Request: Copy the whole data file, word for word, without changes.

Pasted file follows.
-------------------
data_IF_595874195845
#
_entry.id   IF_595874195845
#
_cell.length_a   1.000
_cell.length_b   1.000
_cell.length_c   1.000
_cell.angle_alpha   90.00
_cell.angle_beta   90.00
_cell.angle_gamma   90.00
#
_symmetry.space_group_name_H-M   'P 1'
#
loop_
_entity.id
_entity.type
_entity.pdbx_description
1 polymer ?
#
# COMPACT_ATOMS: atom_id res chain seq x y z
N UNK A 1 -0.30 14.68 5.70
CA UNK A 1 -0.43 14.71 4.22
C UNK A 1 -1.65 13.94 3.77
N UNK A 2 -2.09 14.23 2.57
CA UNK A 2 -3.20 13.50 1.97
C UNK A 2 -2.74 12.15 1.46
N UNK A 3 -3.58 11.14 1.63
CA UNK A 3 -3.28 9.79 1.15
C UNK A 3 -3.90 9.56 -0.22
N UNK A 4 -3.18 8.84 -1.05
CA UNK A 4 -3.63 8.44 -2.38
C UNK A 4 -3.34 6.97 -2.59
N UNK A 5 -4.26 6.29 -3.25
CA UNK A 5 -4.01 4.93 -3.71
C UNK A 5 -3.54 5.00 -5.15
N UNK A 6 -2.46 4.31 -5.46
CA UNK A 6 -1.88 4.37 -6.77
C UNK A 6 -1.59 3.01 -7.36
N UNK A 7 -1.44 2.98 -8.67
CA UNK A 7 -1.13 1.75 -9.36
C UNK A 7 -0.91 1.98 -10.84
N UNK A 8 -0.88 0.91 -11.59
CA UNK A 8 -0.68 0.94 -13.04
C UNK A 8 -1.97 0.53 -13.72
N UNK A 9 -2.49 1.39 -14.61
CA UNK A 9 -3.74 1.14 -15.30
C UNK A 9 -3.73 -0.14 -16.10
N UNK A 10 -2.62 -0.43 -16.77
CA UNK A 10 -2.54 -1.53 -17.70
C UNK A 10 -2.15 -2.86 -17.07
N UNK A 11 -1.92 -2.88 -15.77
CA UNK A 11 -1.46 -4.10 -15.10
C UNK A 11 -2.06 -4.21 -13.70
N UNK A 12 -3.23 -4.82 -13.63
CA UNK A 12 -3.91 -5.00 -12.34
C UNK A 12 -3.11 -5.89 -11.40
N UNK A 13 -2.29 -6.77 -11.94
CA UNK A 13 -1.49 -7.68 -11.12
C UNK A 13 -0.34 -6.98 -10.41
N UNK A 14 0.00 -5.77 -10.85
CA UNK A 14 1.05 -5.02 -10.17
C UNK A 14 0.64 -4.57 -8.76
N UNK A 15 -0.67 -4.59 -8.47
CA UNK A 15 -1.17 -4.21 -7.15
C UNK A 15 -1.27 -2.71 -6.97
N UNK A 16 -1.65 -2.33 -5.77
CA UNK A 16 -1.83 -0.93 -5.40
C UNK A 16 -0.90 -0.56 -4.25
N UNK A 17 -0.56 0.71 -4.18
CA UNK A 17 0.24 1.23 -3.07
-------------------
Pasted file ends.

data_IF_595874195845
#
_entry.id   IF_595874195845
#
_cell.length_a   1.000
_cell.length_b   1.000
_cell.length_c   1.000
_cell.angle_alpha   90.00
_cell.angle_beta   90.00
_cell.angle_gamma   90.00
#
_symmetry.space_group_name_H-M   'P 1'
#
loop_
_entity.id
_entity.type
_entity.pdbx_description
1 polymer ?
#
# COMPACT_ATOMS: atom_id res chain seq x y z
N UNK A 1 -0.30 14.68 5.70
CA UNK A 1 -0.43 14.71 4.22
C UNK A 1 -1.65 13.94 3.77
N UNK A 2 -2.09 14.23 2.57
CA UNK A 2 -3.20 13.50 1.97
C UNK A 2 -2.74 12.15 1.46
N UNK A 3 -3.58 11.14 1.63
CA UNK A 3 -3.28 9.79 1.15
C UNK A 3 -3.90 9.56 -0.22
N UNK A 4 -3.18 8.84 -1.05
CA UNK A 4 -3.63 8.44 -2.38
C UNK A 4 -3.34 6.97 -2.59
N UNK A 5 -4.26 6.29 -3.25
CA UNK A 5 -4.01 4.93 -3.71
C UNK A 5 -3.54 5.00 -5.15
N UNK A 6 -2.46 4.31 -5.46
CA UNK A 6 -1.88 4.37 -6.77
C UNK A 6 -1.59 3.01 -7.36
N UNK A 7 -1.44 2.98 -8.67
CA UNK A 7 -1.13 1.75 -9.36
C UNK A 7 -0.91 1.98 -10.84
N UNK A 8 -0.88 0.91 -11.59
CA UNK A 8 -0.68 0.94 -13.04
C UNK A 8 -1.97 0.53 -13.72
N UNK A 9 -2.49 1.39 -14.61
CA UNK A 9 -3.74 1.14 -15.30
C UNK A 9 -3.73 -0.14 -16.10
N UNK A 10 -2.62 -0.43 -16.77
CA UNK A 10 -2.54 -1.53 -17.70
C UNK A 10 -2.15 -2.86 -17.07
N UNK A 11 -1.92 -2.88 -15.77
CA UNK A 11 -1.46 -4.10 -15.10
C UNK A 11 -2.06 -4.21 -13.70
N UNK A 12 -3.23 -4.82 -13.63
CA UNK A 12 -3.91 -5.00 -12.34
C UNK A 12 -3.11 -5.89 -11.40
N UNK A 13 -2.29 -6.77 -11.94
CA UNK A 13 -1.49 -7.68 -11.12
C UNK A 13 -0.34 -6.98 -10.41
N UNK A 14 0.00 -5.77 -10.85
CA UNK A 14 1.05 -5.02 -10.17
C UNK A 14 0.64 -4.57 -8.76
N UNK A 15 -0.67 -4.59 -8.47
CA UNK A 15 -1.17 -4.21 -7.15
C UNK A 15 -1.27 -2.71 -6.97
N UNK A 16 -1.65 -2.33 -5.77
CA UNK A 16 -1.83 -0.93 -5.40
C UNK A 16 -0.90 -0.56 -4.25
N UNK A 17 -0.56 0.71 -4.18
CA UNK A 17 0.24 1.23 -3.07